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          Most cited references 112

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          Social support and patient adherence to medical treatment: a meta-analysis.

          In a review of the literature from 1948 to 2001, 122 studies were found that correlated structural or functional social support with patient adherence to medical regimens. Meta-analyses establish significant average r-effect sizes between adherence and practical, emotional, and unidimensional social support; family cohesiveness and conflict; marital status; and living arrangement of adults. Substantive and methodological variables moderate these effects. Practical support bears the highest correlation with adherence. Adherence is 1.74 times higher in patients from cohesive families and 1.53 times lower in patients from families in conflict. Marital status and living with another person (for adults) increase adherence modestly. A research agenda is recommended to further examine mediators of the relationship between social support and health.
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            Social relationships and risk of dementia: A systematic review and meta-analysis of longitudinal cohort studies.

            It is unclear to what extent poor social relationships are related to the development of dementia. A comprehensive systematic literature search identified 19 longitudinal cohort studies investigating the association between various social relationship factors and incident dementia in the general population. Relative risks (RRs) with 95% confidence intervals (CIs) were pooled using random-effects meta-analysis. Low social participation (RR: 1.41 (95% CI: 1.13-1.75)), less frequent social contact (RR: 1.57 (95% CI: 1.32-1.85)), and more loneliness (RR: 1.58 (95% CI: 1.19-2.09)) were statistically significant associated with incident dementia. The results of the association between social network size and dementia were inconsistent. No statistically significant association was found for low satisfaction with social network and the onset of dementia (RR: 1.25 (95% CI: 0.96-1.62). We conclude that social relationship factors that represent a lack of social interaction are associated with incident dementia. The strength of the associations between poor social interaction and incident dementia is comparable with other well-established risk factors for dementia, including low education attainment, physical inactivity, and late-life depression.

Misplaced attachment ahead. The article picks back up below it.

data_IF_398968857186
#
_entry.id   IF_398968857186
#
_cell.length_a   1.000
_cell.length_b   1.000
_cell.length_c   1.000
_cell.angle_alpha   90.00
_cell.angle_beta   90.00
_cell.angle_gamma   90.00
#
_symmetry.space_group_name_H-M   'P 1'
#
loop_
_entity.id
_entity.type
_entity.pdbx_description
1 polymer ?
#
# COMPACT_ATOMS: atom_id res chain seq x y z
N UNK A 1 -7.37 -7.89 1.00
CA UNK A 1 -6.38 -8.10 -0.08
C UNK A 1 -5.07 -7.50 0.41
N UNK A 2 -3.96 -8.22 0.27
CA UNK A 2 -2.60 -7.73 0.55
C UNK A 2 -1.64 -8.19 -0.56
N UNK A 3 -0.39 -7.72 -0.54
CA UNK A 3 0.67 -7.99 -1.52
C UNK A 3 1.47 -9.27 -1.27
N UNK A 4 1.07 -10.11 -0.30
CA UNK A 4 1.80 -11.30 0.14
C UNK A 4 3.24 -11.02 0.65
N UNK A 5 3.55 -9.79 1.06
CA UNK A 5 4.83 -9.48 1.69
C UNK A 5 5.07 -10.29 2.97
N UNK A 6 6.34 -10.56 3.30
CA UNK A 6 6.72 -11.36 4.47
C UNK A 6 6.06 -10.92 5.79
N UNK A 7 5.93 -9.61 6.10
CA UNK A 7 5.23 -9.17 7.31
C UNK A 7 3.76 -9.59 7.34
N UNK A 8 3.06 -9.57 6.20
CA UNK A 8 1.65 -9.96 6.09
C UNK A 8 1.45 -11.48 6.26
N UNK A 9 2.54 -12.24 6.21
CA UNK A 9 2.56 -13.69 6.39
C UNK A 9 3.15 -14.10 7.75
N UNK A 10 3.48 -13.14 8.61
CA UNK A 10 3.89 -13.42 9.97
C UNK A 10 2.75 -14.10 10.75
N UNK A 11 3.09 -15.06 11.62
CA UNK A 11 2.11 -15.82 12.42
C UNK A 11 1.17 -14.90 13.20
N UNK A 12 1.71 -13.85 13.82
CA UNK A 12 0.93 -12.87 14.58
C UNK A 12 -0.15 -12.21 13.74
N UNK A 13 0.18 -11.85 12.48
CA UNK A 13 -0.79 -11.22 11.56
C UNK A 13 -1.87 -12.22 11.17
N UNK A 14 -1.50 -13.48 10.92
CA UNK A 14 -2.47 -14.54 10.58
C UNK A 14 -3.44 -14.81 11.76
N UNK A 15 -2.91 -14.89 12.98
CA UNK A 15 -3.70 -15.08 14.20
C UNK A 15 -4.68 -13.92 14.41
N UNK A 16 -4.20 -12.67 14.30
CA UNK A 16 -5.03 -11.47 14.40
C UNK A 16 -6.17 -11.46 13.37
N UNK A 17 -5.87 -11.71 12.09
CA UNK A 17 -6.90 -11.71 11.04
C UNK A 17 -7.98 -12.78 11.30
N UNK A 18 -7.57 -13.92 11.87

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              Social Relationships and Health

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                Author and article information

                Journal
                American Journal of Public Health
                Am J Public Health
                American Public Health Association
                0090-0036
                1541-0048
                April 2018
                April 2018
                : 108
                : 4
                : e1-e10
                Affiliations
                [1 ]Nicole K. Valtorta, Lynn Barron, Daniel Stow, and Barbara Hanratty are with the Institute of Health and Society/Newcastle University Institute for Ageing, Newcastle University, Newcastle upon Tyne, United Kingdom. Danielle Collingridge Moore is with the International Observatory on End of Life Care, Lancaster University, Lancaster, United Kingdom.
                Article
                10.2105/AJPH.2017.304256
                5844393
                29470115
                © 2018